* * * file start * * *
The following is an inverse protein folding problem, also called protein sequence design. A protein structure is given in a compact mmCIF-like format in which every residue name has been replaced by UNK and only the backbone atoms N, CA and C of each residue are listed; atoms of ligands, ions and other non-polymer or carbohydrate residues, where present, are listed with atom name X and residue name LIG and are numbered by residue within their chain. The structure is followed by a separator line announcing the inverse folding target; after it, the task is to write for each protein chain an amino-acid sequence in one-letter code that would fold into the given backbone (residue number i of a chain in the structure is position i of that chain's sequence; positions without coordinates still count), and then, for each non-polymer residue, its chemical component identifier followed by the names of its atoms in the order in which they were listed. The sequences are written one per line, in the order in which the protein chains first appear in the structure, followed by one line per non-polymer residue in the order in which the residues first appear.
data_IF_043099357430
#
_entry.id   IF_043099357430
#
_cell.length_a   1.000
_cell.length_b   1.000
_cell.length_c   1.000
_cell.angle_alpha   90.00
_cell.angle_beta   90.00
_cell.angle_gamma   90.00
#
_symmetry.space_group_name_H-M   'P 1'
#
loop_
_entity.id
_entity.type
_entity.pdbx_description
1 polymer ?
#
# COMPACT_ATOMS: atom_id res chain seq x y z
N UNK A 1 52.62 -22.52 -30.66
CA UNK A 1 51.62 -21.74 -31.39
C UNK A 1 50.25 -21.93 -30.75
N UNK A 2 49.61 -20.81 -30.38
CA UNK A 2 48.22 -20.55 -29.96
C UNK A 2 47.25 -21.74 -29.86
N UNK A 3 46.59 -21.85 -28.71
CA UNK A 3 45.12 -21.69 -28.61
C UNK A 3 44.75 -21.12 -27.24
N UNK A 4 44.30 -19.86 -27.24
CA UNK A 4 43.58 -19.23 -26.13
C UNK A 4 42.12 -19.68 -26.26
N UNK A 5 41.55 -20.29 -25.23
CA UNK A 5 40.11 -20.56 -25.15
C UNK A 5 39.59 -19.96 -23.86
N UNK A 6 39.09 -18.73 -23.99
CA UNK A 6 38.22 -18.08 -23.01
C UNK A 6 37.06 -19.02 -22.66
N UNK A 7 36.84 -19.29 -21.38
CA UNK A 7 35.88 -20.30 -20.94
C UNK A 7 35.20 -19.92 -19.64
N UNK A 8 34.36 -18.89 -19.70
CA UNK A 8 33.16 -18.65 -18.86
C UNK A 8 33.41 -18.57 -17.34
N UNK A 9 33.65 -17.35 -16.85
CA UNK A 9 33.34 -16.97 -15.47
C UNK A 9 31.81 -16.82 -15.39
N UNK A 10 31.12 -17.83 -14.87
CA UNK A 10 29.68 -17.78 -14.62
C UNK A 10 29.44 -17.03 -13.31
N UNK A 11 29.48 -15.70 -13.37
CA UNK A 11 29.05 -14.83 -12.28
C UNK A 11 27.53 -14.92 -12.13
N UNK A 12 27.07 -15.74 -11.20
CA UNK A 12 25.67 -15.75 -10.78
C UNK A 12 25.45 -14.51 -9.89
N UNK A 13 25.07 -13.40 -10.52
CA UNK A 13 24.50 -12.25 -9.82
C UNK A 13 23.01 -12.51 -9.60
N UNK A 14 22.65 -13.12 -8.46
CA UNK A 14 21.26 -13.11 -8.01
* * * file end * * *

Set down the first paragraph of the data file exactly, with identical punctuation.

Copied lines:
The following is an inverse protein folding problem, also called protein sequence design. A protein structure is given in a compact mmCIF-like format in which every residue name has been replaced by UNK and only the backbone atoms N, CA and C of each residue are listed; atoms of ligands, ions and other non-polymer or carbohydrate residues, where present, are listed with atom name X and residue name LIG and are numbered by residue within their chain. The structure is followed by a separator line announcing the inverse folding target; after it, the task is to write for each protein chain an amino-acid sequence in one-letter code that would fold into the given backbone (residue number i of a chain in the structure is position i of that chain's sequence; positions without coordinates still count), and then, for each non-polymer residue, its chemical component identifier followed by the names of its atoms in the order in which they were listed. The sequences are written one per line, in the order in which the protein chains first appear in the structure, followed by one line per non-polymer residue in the order in which the residues first appear.